A contributor in Terre Haute, Indiana has a tiny brass eyeglass that, when peered through, reveals an image of Confederate president Jefferson Davis.
February 1862: the Confederate South has seized the upper hand in the "War Between the States". In the North, opposition to President Lincoln grows as fears spread his armies will be defeated. Secret societies form in the Union states bordering the South, united in opposition to both Lincoln and the war. Those southern sympathizers operating north of the Mason Dixon line are surprisingly powerful and dangerous.
The owner believes miniature “Davis” eyeglass pieces were a wartime adornment of Confederate supporters in the North who used these objects to secretly identify themselves to one another.
History Detectives travels to New York and Virginia to examine the intricacies of microphotography and the truth behind a possible sympathizer "secret handshake."
- Also with Elyse Luray Drone Propellor Could this propellor have powered a top secret weapon that transformed modern warfare?
- Also with Wes Cowan Long Expedition Is this the site of the one of the most significant expeditions in the United States?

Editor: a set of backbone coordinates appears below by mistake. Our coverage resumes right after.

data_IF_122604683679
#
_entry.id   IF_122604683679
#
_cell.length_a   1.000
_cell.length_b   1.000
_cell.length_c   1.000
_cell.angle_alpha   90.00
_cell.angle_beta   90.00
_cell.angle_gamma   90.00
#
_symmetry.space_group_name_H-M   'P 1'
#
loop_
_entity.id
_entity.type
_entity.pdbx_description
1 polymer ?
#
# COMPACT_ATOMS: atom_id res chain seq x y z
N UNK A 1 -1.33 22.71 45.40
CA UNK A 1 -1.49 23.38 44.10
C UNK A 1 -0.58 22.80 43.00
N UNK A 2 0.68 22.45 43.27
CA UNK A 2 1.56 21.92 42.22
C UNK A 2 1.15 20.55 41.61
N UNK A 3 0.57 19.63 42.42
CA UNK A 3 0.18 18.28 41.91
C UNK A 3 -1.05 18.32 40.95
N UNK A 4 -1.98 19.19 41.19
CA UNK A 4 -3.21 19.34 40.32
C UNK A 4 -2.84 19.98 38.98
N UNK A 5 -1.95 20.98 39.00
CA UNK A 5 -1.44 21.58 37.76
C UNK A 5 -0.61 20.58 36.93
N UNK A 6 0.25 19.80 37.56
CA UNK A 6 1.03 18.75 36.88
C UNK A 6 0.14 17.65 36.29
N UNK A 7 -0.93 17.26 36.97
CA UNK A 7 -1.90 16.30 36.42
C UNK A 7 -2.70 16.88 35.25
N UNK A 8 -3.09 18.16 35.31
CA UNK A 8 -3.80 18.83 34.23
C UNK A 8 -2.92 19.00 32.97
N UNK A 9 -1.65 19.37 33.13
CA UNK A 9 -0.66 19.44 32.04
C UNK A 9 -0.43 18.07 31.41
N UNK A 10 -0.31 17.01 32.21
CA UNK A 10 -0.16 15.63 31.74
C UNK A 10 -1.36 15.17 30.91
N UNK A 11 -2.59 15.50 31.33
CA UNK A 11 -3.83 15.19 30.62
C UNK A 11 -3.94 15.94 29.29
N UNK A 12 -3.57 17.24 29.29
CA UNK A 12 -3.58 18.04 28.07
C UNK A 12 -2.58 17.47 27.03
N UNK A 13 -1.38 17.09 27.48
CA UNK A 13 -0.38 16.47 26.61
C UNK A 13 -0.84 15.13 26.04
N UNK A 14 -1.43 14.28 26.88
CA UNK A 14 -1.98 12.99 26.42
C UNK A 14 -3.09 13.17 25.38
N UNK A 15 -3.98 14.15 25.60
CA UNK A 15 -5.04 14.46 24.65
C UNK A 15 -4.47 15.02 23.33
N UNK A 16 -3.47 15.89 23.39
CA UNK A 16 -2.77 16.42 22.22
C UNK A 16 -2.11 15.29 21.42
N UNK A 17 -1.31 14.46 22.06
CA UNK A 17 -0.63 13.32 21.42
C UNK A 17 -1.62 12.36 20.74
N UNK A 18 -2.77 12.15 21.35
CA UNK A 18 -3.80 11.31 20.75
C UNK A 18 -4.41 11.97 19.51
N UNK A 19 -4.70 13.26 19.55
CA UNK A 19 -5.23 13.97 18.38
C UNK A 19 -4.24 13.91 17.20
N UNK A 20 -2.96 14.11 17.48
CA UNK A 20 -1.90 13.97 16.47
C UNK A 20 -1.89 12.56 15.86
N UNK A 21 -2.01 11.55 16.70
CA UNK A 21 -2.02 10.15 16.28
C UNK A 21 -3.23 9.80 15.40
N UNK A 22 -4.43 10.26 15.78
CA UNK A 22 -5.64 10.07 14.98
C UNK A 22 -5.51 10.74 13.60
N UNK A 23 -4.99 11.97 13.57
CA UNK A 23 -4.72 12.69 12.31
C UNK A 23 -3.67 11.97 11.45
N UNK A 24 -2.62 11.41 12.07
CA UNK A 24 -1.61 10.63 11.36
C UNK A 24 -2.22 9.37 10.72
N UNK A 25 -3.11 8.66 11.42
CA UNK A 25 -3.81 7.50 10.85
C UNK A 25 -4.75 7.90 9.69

- Also in Civil War: 1850-1877 Natchez House How did a free man of color come to own this house twelve years before emancipation?
- Related Investigation Civil War POW Photos Were these pictures made in a Civil War prison with a home-made camera?
- Also with Wes Cowan Cleveland Electric Car What happened to the electric street car network in Cleveland?
- Also in Season 4 Black Star Line Is this certificate a rare artifact from the heyday of Marcus Garvey?
This is a place for opinions, comments, questions and discussion; a place where viewers of History Detectives can express their points of view and connect with others who value history. We ask that posters be polite and respectful of all opinions. History Detectives reserves the right to delete comments that don’t conform to this conduct. We will not respond to every post, but will do our best to answer specific questions, or address an error.